John quickly became popular with both his fellow students and his professors. He was always ready to start up or join in a class discussion and his professors loved him for it. Most of his peers also were happy to have John liven up a potentially, long boring lecture.
John liked everything about the university environment. He especially enjoyed the social life that the university setting provided him. In high school John had to spend the great majority of his time studying in order to make decent grades. The rest of his time was devoted to playing high school team sports. All through high school he didn’t have a girlfriend. In fact, he couldn’t remember ever having been on a date.
While in high school, because of his diligent study habits John was able to maintain a B average. Since that time John realized that he wasn’t academically gifted and that he would need to be a plodder if he were to survive academically with his university courses. John had assessed his abilities very accurately. He had to keep his nose to the grindstone in university as much as he had to in high school. In university John had to work hard to maintain a C+ grade point average.
First of all, I would like to relieve you all by telling you that I am not going to give you a long, scientific lecture on Ogopogo. For those who are interested there are a few authors who have written about Ogopogo in their books and have proposed their theories on the existence or non -existence of this phenomena. These books are very likely available in your public library or, alternatively, may be ordered through Amazon.ca. There are also numerous blogs on the internet that debate this topic.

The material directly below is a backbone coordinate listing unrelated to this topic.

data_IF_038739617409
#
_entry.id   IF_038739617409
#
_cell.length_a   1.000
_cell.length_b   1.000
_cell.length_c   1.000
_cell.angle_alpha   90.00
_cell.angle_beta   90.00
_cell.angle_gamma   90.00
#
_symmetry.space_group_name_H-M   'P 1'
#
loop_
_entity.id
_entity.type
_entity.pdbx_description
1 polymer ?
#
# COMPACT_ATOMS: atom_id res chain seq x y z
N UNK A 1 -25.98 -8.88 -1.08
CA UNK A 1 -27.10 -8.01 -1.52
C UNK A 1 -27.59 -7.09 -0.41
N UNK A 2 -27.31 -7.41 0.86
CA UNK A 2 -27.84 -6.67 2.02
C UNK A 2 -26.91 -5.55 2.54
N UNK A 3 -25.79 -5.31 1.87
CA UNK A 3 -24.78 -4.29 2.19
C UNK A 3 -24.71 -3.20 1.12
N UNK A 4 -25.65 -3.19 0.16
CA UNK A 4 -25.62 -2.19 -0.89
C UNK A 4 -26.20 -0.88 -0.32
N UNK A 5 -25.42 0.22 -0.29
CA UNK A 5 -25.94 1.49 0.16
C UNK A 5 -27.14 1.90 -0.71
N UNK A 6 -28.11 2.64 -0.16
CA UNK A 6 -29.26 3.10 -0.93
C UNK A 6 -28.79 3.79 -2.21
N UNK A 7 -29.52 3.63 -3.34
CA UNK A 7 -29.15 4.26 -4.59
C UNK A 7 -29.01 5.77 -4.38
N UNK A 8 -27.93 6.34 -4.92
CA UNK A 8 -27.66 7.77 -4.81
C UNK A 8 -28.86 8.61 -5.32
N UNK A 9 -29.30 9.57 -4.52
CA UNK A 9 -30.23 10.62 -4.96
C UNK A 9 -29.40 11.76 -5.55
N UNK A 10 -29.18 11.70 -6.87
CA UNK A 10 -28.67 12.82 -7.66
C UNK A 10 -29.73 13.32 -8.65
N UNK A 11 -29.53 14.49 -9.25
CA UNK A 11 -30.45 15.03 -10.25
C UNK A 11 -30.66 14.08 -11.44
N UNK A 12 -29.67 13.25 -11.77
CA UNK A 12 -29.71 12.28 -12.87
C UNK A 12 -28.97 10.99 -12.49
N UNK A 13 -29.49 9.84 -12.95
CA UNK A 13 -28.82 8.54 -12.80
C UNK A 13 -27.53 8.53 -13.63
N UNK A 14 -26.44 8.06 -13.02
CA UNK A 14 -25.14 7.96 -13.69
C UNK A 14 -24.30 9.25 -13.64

Furthermore, there is much debate upon what kind of species this animal might be. Presently, some of my students are working on intensive research upon both primary and secondary sources on the subject of Ogopogo.
There is some scientific speculation that Ogopogo may be a surviving member of a species of primitive whale that was thought to move in a serpentine manner. Many of our modern day sightings have indeed reported that what these individuals saw was a very large serpent like creature that moves along the water in an undulating manner often exhibiting hump like shapes.
Unfortunately, the few purported pictures of Ogopogo that have been professionally analyzed are very inconclusive. The photos are usually taken from quite a distance and have a grainy appearance making any kind of conclusive identification of the object in the water to be impossible. And as Dean Sanderson has already noted there are always those individuals who try to perpetuate hoaxes. Also, as the dean has pointed out the Ogopogo is also a historical phenomenon that was first reported in the legends and stories of what our First Nations peoples called the Lake Demon.
“I must apologize for my somewhat impaired vision. Last year I, unfortunately, required emergency surgery on my left eye as a result of a detached retina. As I did not get to the surgeon’s within the recommended window of time, he was unable to save much of the vision in my left eye, This being the case, I now require enhanced lighting and increased magnification when I am required to read or to refer to my notes. This is why I have the large round magnification device around my neck. I will be using it whenever I have difficulty reading my own notes,” explained the professor.
As many of you know I have had a particular interest in what is known as crypytozoology for a long time. I like to think of myself as a scientist who keeps an open mind about things we don’t yet fully understand. Simply put, cryptozoology is a science that studies the possibility of undiscovered, unknown species whose existence has not as yet been scientifically proven. To provide undisputed evidence of the existence of even one of these phenomenon would vastly increase the respectability of any scientist.